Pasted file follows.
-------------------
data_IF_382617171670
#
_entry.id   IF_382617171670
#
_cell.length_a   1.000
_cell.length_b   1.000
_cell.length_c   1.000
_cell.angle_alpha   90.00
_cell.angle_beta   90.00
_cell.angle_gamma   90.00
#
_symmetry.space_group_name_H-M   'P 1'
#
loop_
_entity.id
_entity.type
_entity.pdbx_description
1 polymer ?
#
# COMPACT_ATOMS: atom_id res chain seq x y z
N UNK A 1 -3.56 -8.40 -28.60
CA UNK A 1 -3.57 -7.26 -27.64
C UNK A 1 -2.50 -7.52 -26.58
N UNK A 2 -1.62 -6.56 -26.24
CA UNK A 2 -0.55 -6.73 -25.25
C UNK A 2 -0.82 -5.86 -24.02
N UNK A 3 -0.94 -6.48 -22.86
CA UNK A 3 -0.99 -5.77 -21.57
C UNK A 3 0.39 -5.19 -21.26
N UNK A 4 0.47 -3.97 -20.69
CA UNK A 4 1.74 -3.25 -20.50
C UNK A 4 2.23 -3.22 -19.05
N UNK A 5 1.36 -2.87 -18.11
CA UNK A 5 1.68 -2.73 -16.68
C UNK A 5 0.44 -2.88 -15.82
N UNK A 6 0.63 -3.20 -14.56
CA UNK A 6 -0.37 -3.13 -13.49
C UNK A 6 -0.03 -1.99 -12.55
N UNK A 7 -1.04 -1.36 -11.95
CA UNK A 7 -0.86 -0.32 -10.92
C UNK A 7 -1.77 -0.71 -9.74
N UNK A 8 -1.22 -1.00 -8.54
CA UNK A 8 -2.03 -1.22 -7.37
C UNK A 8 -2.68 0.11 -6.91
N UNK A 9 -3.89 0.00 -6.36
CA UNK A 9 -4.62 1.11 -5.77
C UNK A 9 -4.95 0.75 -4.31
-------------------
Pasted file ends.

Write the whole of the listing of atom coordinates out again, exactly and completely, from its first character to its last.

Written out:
data_IF_382617171670
#
_entry.id   IF_382617171670
#
_cell.length_a   1.000
_cell.length_b   1.000
_cell.length_c   1.000
_cell.angle_alpha   90.00
_cell.angle_beta   90.00
_cell.angle_gamma   90.00
#
_symmetry.space_group_name_H-M   'P 1'
#
loop_
_entity.id
_entity.type
_entity.pdbx_description
1 polymer ?
#
# COMPACT_ATOMS: atom_id res chain seq x y z
N UNK A 1 -3.56 -8.40 -28.60
CA UNK A 1 -3.57 -7.26 -27.64
C UNK A 1 -2.50 -7.52 -26.58
N UNK A 2 -1.62 -6.56 -26.24
CA UNK A 2 -0.55 -6.73 -25.25
C UNK A 2 -0.82 -5.86 -24.02
N UNK A 3 -0.94 -6.48 -22.86
CA UNK A 3 -0.99 -5.77 -21.57
C UNK A 3 0.39 -5.19 -21.26
N UNK A 4 0.47 -3.97 -20.69
CA UNK A 4 1.74 -3.25 -20.50
C UNK A 4 2.23 -3.22 -19.05
N UNK A 5 1.36 -2.87 -18.11
CA UNK A 5 1.68 -2.73 -16.68
C UNK A 5 0.44 -2.88 -15.82
N UNK A 6 0.63 -3.20 -14.56
CA UNK A 6 -0.37 -3.13 -13.49
C UNK A 6 -0.03 -1.99 -12.55
N UNK A 7 -1.04 -1.36 -11.95
CA UNK A 7 -0.86 -0.32 -10.92
C UNK A 7 -1.77 -0.71 -9.74
N UNK A 8 -1.22 -1.00 -8.54
CA UNK A 8 -2.03 -1.22 -7.37
C UNK A 8 -2.68 0.11 -6.91
N UNK A 9 -3.89 0.00 -6.36
CA UNK A 9 -4.62 1.11 -5.77
C UNK A 9 -4.95 0.75 -4.31